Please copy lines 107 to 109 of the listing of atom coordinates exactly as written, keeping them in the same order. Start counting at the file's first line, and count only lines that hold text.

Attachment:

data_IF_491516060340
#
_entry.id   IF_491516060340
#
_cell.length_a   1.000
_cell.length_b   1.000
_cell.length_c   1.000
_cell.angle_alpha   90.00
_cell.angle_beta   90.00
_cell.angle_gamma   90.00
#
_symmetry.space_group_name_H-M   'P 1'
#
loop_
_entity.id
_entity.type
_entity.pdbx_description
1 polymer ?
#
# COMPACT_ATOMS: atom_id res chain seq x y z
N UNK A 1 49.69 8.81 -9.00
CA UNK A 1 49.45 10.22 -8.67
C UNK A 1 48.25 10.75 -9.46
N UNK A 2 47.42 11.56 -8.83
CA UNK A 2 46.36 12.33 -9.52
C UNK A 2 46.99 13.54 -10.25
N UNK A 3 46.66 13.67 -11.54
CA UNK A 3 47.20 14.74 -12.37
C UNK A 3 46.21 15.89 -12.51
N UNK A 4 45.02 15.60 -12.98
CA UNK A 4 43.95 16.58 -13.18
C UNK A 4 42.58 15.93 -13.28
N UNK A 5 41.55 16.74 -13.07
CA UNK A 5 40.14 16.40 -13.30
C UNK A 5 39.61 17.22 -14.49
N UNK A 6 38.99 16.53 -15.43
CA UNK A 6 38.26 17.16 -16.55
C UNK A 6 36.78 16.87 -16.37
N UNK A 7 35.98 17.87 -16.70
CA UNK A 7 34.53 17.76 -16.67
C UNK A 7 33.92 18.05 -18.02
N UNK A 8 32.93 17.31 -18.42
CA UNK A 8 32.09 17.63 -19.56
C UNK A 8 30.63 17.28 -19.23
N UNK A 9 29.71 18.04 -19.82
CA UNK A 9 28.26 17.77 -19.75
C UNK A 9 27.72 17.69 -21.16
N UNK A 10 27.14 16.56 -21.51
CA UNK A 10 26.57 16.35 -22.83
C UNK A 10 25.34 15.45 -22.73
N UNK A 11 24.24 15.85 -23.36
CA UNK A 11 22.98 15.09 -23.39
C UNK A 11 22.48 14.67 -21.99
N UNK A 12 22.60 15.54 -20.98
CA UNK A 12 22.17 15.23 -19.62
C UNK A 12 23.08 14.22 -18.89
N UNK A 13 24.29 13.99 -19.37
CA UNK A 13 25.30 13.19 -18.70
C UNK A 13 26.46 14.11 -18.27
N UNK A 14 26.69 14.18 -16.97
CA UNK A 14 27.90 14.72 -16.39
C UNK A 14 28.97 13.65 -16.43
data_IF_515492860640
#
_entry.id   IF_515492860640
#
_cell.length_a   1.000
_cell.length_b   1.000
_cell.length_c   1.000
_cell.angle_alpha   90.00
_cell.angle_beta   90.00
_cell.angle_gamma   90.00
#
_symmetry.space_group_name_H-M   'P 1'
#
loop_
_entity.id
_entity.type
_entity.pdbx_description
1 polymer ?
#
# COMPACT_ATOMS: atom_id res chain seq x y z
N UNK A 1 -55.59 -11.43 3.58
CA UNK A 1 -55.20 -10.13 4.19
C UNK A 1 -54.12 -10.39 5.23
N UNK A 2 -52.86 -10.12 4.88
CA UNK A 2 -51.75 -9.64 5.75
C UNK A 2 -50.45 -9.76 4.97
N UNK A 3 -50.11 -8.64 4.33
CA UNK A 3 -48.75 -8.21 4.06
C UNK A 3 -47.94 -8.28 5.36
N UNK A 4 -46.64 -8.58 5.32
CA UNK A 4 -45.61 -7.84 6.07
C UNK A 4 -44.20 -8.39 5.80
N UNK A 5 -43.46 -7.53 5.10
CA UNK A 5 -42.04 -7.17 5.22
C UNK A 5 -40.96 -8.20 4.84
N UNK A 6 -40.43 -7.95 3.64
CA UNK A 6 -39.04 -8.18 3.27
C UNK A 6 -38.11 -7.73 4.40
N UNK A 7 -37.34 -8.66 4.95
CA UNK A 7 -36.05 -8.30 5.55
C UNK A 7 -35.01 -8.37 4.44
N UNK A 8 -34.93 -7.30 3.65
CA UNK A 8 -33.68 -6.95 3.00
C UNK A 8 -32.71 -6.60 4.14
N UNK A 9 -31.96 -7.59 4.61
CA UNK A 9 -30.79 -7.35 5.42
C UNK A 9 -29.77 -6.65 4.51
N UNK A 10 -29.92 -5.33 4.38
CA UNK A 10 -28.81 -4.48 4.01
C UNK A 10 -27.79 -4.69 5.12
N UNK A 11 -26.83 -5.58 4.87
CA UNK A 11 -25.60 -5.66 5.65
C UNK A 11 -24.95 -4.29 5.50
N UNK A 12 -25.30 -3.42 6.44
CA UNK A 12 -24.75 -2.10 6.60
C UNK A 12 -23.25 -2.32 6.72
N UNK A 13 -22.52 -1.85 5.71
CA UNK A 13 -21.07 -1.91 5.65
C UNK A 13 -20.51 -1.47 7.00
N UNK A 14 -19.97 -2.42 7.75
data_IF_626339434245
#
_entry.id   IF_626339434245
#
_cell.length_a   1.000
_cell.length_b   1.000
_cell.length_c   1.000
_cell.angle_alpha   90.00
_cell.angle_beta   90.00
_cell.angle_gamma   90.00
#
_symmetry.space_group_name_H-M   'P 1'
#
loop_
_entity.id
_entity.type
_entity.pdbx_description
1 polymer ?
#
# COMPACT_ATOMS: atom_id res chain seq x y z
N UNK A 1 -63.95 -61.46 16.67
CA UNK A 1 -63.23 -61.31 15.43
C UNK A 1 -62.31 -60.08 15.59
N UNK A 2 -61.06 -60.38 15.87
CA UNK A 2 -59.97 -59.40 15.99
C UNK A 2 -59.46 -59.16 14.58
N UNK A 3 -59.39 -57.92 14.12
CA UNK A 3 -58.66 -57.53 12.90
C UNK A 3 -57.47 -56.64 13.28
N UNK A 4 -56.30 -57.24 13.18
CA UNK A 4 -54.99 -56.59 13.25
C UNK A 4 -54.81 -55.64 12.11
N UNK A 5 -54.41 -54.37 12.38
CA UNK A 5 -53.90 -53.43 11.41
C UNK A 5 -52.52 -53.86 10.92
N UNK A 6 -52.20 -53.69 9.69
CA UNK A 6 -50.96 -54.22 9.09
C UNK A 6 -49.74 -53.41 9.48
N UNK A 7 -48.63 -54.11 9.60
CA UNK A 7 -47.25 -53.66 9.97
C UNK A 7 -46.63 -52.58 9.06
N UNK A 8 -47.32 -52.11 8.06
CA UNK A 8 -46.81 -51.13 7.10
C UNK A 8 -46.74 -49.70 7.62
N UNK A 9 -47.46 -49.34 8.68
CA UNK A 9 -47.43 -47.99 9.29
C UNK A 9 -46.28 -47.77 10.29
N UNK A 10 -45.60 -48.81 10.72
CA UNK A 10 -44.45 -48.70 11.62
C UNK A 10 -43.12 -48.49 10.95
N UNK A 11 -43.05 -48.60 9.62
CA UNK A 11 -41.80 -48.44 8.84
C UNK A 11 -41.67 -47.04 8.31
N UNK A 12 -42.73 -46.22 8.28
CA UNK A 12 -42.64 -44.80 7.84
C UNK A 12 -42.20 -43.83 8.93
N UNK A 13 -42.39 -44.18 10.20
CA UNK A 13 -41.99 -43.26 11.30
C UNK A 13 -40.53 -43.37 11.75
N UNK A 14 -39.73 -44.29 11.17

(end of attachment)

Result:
N UNK A 9 -31.96 -7.59 4.61
CA UNK A 9 -30.79 -7.35 5.42
C UNK A 9 -29.77 -6.65 4.51